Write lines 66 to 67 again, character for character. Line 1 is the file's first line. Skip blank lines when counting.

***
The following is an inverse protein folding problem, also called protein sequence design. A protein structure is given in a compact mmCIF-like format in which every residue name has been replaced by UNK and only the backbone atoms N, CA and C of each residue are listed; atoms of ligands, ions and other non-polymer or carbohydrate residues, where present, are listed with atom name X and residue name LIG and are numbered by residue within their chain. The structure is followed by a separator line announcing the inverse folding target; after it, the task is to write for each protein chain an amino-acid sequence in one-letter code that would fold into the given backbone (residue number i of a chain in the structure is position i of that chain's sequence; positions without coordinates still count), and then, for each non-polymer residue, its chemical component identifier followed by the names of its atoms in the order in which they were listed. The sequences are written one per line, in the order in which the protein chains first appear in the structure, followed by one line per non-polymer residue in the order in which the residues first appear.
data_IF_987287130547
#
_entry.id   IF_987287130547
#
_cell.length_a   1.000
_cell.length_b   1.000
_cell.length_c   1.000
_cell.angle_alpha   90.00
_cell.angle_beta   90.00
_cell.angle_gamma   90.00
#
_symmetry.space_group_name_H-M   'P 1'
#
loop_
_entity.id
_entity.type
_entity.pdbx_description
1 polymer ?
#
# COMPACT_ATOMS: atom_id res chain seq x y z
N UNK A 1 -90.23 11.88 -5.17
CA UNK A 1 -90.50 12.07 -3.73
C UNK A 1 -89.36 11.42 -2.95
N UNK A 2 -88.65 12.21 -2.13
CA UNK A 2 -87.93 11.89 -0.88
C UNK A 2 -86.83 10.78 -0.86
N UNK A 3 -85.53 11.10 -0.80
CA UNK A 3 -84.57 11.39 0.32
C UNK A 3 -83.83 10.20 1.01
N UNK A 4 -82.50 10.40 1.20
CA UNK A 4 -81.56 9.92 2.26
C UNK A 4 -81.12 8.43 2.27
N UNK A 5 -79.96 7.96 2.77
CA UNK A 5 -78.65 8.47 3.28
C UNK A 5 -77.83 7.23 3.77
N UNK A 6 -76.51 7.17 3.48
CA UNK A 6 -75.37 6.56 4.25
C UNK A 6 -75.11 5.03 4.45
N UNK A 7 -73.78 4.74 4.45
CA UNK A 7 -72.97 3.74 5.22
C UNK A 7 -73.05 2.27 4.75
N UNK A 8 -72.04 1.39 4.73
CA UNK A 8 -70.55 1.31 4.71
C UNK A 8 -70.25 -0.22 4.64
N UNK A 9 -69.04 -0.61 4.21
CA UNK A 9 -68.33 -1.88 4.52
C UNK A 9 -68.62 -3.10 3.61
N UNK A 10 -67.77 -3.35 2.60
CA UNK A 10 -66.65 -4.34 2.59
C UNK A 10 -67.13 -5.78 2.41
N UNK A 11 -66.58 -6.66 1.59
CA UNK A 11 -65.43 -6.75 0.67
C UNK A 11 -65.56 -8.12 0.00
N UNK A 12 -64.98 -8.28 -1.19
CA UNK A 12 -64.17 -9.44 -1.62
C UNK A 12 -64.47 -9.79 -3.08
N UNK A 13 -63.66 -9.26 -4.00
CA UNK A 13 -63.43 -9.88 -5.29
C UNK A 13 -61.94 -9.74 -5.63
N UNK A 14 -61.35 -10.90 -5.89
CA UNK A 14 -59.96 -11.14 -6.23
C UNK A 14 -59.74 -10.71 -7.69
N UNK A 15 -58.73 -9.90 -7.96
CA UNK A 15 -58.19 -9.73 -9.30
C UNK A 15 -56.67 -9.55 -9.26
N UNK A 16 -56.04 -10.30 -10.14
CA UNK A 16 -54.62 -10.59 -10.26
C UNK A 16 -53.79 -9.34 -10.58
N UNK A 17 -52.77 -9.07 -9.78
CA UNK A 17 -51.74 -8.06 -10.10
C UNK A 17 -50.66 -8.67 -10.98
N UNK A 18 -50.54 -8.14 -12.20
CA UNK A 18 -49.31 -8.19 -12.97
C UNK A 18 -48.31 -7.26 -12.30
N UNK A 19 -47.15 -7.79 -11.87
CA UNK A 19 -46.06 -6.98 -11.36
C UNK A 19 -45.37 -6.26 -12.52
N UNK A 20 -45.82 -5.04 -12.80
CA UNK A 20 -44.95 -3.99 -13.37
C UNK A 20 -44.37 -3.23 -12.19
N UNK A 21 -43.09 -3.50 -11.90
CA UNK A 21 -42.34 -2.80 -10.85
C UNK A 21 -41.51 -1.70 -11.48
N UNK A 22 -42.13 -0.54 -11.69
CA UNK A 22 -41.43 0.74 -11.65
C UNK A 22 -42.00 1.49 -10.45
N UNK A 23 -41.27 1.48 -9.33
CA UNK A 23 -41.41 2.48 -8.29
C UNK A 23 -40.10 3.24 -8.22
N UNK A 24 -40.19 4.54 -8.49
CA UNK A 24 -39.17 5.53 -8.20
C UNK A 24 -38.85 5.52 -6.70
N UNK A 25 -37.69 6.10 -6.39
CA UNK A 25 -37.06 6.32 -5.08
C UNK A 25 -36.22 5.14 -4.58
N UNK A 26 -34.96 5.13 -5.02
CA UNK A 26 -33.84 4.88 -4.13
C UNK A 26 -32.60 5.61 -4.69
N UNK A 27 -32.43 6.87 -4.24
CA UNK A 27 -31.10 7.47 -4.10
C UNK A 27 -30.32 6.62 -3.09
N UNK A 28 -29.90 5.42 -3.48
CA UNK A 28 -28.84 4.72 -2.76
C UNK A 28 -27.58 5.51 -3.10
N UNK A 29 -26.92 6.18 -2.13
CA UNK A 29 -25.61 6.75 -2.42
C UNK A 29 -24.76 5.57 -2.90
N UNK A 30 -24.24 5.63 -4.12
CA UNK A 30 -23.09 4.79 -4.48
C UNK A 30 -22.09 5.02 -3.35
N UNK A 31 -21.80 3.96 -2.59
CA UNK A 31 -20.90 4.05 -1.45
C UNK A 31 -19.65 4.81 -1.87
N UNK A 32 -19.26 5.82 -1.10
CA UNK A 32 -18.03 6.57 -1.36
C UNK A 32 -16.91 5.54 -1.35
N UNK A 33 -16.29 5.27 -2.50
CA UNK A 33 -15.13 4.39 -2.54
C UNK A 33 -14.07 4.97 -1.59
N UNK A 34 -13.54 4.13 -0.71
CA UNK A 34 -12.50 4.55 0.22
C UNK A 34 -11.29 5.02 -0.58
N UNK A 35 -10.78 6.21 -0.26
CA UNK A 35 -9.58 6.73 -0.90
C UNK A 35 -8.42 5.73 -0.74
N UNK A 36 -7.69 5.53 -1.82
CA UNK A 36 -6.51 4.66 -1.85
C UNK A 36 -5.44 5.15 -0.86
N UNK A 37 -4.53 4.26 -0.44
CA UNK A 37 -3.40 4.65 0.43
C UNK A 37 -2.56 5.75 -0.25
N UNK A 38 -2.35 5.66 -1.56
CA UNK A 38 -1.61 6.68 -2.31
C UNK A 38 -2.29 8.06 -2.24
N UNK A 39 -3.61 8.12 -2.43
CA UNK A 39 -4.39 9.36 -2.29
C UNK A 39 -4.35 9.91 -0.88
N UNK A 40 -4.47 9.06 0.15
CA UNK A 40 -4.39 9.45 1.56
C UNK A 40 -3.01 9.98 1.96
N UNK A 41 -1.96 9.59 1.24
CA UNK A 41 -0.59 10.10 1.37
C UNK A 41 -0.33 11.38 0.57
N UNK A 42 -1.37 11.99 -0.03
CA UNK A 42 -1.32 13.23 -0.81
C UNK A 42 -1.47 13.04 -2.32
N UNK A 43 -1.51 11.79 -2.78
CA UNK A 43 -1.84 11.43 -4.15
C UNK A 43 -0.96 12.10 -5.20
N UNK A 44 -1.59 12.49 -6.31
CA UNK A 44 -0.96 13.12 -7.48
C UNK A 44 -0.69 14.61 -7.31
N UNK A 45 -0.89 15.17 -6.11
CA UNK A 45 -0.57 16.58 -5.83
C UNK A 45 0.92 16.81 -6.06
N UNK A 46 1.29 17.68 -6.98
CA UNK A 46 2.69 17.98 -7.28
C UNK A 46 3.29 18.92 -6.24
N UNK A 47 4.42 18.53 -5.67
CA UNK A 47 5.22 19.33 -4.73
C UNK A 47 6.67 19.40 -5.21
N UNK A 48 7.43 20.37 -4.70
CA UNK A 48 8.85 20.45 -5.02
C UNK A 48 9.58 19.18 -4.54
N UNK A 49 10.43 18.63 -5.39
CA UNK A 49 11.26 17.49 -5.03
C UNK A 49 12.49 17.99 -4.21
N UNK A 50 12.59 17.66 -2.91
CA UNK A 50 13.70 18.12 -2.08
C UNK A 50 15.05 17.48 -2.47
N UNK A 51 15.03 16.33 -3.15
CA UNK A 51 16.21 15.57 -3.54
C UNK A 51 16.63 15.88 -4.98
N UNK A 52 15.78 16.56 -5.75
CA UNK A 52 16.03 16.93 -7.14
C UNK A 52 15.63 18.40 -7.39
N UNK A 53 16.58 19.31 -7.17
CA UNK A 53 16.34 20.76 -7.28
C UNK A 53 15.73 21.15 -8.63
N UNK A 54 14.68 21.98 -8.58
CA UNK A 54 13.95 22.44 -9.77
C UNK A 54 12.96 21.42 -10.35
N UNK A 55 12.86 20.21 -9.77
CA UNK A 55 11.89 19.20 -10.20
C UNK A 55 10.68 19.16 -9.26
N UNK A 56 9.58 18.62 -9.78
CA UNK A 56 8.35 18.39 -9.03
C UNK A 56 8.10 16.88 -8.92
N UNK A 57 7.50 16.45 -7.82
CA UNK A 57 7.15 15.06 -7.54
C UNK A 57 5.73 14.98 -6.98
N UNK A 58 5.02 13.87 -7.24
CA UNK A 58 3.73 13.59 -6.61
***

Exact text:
C UNK A 15 -56.67 -9.55 -9.26
N UNK A 16 -56.04 -10.30 -10.14